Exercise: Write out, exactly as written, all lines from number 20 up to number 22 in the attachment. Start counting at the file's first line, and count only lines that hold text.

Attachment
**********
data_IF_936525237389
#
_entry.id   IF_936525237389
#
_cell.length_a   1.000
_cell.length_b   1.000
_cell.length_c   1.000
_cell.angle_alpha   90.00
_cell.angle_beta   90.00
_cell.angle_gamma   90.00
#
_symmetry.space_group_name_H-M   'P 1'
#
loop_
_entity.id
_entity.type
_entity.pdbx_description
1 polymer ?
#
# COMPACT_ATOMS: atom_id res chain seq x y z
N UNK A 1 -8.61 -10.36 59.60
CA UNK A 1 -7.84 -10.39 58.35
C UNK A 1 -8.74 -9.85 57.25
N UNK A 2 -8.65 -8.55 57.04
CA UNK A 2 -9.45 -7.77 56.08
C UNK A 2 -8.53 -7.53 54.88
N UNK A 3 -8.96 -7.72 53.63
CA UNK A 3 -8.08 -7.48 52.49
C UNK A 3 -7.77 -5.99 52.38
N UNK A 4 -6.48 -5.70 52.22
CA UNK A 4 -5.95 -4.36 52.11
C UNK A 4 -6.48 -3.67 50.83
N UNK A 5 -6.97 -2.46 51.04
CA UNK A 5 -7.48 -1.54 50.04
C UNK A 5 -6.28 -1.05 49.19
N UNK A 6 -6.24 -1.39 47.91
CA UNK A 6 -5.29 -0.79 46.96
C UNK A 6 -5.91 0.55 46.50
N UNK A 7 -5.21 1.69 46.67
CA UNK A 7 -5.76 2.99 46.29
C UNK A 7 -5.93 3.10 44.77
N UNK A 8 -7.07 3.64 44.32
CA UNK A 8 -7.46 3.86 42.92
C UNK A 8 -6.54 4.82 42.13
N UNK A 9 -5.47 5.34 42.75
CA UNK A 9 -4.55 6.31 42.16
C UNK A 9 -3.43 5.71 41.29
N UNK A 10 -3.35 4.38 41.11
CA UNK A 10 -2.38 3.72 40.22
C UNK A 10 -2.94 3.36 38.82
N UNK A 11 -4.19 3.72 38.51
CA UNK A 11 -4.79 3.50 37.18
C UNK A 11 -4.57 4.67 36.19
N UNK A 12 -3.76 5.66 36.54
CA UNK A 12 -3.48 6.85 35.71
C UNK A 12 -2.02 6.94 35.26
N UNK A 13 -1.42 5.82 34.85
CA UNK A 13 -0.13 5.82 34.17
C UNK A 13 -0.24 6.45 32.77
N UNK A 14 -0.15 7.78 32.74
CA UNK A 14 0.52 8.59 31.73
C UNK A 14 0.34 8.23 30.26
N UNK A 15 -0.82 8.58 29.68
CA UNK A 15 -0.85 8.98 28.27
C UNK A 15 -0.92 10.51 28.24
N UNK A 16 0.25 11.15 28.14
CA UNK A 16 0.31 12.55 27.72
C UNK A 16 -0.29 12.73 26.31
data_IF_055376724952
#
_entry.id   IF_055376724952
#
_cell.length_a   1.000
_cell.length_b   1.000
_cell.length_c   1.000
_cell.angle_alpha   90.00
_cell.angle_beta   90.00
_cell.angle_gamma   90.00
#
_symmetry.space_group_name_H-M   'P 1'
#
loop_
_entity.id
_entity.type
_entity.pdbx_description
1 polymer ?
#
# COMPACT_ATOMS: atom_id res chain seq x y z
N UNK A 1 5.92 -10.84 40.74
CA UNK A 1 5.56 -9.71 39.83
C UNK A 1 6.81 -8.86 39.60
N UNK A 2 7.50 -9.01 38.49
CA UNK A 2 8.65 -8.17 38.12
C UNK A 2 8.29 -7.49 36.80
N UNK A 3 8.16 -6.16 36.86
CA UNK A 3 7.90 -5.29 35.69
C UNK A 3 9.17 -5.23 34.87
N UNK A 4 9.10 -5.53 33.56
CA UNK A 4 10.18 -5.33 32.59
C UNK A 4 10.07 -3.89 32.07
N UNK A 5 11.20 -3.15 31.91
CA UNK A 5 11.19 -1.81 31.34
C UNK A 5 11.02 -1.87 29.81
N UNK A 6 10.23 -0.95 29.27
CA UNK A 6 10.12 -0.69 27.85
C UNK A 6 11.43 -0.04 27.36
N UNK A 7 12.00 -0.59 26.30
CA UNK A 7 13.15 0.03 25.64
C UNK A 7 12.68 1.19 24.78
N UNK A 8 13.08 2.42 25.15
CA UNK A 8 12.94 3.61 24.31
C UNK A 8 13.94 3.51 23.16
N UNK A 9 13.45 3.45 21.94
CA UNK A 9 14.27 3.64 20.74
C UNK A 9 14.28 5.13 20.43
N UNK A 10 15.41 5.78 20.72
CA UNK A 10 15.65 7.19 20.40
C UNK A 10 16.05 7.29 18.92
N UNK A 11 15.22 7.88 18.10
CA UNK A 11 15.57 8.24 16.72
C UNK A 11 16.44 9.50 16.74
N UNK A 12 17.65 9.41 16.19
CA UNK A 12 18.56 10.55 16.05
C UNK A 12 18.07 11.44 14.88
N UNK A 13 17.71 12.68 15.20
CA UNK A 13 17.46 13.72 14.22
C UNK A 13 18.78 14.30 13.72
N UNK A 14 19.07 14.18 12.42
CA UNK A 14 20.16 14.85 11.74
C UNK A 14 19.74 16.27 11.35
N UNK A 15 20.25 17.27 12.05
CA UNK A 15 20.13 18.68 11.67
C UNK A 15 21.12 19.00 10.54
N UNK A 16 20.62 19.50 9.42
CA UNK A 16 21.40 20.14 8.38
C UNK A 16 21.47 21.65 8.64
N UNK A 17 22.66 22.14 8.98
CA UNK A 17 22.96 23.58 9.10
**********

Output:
# COMPACT_ATOMS: atom_id res chain seq x y z
N UNK A 1 -8.61 -10.36 59.60
CA UNK A 1 -7.84 -10.39 58.35